Dean review

Stop me if you’ve heard this one before: a successful young(ish) creative type hits the film festival circuit with a semi-autobiographical dramedy about a somewhat less successful young(ish) creative type who struggles to pull his life together, grow up, and move on. That’s the very familiar premise of comedian Demetri Martin‘s directorial debut Dean, which premiered this week at the Tribeca Film Festival. Fortunately, Dean‘s got a few fresher tricks up its sleeve that justify retracing this very familiar pattern.

One is that Dean is less about the precious ennui that all young(ish) creative types seem to suffer from in indie dramedies, than it is about the strange and complicated and even ugly process of grief. Another is a gently played subplot about Dean’s father (played by Kevin Kline). And the third and perhaps most important are the many wry cartoons Martin uses to emphasize and comment on Dean’s mental and emotional state. 

Between his stand-up, his Comedy Central show, his Daily Show run, and his appearances on shows like House of Lies and films like Taking Woodstock and In a World…, Martin should be a familiar face to even the most casual of comedy fans. Which is why it’s initially disappointing that Dean, which Martin wrote, directed, and stars in, feels so familiar. It looks at first like Garden State with drawings, down to its mellow soundtrack, its self-indulgent protagonist, its two-dimensional supporting characters, and even its own version of a shirt gag. But those who stick with Dean through its slim 87 minutes will find an encouraging beginning to this new chapter in Martin’s career.

Dean (Martin) is reeling from the death of his mother and his own broken engagement, unable to connect with his well-meaning father or finish the book of illustrations he’s supposed to be working on. Even when he’s drawing a jet-skiing adventure, the hooded figure of Death lurks in the background. But if Dean’s a little depressed, a little lost, a little petulant, at least he’s not a Google Glass-ed phony. “You don’t look lobotomized like the rest of the guys at this party,” a character says to him by way of a compliment.

When his father insists on a conversation about putting the family home on the market, Dean seizes an opportunity to fly out to Los Angeles to meet with an advertising agency. The meeting itself doesn’t go well — the agency is staffed by perfect encapsulations of every negative stereotype you’d have about ad agency bros in Los Angeles, down to the random remote control car that seems to keep getting stuck in corners. But Dean decides to extend his stay after meeting Nicky (Gillian Jacobs), an intriguing woman unfortunately saddled with a best friend, Jill (Ginger Gonzaga), who seems determined to get in his way. Dean, of course, latches onto Nicky like a drowning man to a life preserver, even inviting himself and his pick-up-artist friend Eric (Rory Scovel) along on the women’s weekend trip to San Francisco.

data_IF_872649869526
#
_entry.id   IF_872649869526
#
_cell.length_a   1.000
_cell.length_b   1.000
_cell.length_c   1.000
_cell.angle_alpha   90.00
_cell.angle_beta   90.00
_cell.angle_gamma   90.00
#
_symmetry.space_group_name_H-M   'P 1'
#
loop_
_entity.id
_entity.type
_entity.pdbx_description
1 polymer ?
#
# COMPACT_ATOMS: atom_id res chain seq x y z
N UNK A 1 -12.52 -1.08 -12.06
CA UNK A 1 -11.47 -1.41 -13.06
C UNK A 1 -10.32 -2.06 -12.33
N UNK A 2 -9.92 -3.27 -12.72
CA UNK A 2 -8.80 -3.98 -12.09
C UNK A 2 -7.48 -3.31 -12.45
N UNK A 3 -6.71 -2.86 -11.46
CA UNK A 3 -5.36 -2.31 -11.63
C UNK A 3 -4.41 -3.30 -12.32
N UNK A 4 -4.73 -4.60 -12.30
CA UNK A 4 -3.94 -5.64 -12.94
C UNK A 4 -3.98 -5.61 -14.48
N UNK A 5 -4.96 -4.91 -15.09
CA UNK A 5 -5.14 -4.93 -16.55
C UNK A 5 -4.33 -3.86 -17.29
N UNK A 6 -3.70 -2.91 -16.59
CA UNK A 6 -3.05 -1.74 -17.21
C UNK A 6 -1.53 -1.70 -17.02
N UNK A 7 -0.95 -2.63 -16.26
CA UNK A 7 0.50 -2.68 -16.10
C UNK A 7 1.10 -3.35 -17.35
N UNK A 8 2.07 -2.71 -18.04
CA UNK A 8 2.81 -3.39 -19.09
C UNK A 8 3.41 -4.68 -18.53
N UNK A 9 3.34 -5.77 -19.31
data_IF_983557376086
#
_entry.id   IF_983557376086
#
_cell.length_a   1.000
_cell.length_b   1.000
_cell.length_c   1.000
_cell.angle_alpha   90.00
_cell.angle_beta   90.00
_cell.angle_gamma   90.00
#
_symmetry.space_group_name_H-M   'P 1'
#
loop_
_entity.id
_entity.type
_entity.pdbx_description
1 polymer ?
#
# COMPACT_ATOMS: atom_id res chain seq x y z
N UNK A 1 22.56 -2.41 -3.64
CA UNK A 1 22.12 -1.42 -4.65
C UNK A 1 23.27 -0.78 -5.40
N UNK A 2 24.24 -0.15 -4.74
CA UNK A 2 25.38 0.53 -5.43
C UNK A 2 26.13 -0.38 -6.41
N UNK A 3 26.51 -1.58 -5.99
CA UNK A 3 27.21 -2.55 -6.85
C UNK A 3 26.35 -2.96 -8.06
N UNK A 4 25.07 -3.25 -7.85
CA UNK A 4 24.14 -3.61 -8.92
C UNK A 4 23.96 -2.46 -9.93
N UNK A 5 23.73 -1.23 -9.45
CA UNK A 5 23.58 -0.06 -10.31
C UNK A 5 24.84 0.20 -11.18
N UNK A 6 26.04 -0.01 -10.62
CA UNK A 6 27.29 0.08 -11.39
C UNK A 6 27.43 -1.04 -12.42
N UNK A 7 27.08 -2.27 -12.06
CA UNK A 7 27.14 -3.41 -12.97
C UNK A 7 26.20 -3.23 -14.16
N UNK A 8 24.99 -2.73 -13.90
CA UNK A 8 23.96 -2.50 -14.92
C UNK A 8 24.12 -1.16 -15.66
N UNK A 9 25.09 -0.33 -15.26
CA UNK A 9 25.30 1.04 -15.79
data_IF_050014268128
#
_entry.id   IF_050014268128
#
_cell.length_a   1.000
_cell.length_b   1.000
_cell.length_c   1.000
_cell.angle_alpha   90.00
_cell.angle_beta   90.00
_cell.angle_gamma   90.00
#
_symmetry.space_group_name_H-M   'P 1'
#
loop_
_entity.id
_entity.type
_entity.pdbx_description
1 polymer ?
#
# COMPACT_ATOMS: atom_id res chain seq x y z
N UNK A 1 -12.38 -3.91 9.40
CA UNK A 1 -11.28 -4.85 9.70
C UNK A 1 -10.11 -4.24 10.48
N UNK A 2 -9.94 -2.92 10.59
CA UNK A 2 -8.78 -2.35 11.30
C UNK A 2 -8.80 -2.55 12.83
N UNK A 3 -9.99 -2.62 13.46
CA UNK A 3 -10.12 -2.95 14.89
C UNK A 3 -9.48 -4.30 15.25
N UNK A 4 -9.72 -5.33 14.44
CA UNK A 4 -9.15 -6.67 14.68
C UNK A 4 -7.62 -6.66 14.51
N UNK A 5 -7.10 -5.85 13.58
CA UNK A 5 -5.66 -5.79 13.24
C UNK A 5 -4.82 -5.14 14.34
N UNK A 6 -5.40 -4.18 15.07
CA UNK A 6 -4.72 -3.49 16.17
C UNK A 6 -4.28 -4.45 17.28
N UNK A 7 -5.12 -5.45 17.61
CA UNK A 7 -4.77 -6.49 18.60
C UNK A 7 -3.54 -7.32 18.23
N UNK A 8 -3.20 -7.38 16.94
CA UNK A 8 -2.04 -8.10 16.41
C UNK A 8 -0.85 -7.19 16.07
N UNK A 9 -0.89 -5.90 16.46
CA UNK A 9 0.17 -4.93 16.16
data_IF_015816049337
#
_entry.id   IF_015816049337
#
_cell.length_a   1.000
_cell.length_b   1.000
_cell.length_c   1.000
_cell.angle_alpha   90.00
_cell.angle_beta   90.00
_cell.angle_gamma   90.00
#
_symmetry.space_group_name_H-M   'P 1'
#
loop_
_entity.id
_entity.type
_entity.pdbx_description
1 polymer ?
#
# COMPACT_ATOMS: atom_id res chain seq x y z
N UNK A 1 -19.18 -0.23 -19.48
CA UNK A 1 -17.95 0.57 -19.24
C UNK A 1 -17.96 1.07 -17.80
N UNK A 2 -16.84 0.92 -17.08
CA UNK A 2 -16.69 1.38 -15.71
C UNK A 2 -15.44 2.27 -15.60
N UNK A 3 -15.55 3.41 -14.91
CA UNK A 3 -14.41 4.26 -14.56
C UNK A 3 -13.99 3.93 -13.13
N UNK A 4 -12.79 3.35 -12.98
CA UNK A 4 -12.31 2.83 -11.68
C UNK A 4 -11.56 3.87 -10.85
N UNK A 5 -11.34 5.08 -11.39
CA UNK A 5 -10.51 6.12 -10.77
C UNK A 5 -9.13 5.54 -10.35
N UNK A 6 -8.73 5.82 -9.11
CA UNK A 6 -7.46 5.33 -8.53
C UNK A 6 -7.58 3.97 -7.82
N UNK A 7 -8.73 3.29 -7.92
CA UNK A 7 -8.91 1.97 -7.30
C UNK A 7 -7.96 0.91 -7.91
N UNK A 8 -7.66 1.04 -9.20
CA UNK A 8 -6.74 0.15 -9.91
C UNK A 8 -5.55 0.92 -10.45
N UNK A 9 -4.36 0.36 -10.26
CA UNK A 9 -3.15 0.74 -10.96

Meanwhile, Dean’s father Robert grapples with the loss by attending therapy sessions, trying (and quite often failing) to stay active, and making efforts to move forward without his wife. He takes the leap of selling his house, which brings about another big leap in the form of a potential romantic connection with his friendly real estate agent Carol (Mary Steenburgen). Robert’s subplot is one of the best parts of Dean, anchoring the film in a grounded empathy even as Dean himself sinks further and further into his own bitterness. Kline and Steenburgen have a relaxed sort of chemistry, and Martin captures the tentativeness of their attraction as well as the delight.

Throughout, Martin’s simplistic, almost childlike drawings enhance the goings-on in Dean’s life. Some of them are quick gags that serve only to make us laugh — a picture of the letter A, for example, with the middle part labeled “actual A-hole.” Others poignantly illustrate Dean’s state of mind, like one of a tiny cartoon Dean grasping for dear life to the West Coast as a tiny plane attached to his leg tries to drag him back east. They’re the special spice that makes Dean feel a little more unique than your average “quarterlife crisis” dramedy, and at best they serve as gut-punching buttons to the scenes we’ve just seen. (At least, they’re still pretty damn funny.)

The final third of Dean is where the grand total of Martin’s vision comes into focus. Although Dean is in California running like hell from his problems, a series of events forces him to finally confront his own grief. And it’s then that Dean reveals itself not as a movie about an authentic artist surrounded by contemptible caricatures and two-dimensional objects. It’s a film about the way one lost soul projects his pain outward, until the entire world looks rotten — and about that soul’s difficult journey back to the land of the living. It ends a sweeter, more meaningful film than it begins.

/Film rating: 7.0 out of 10

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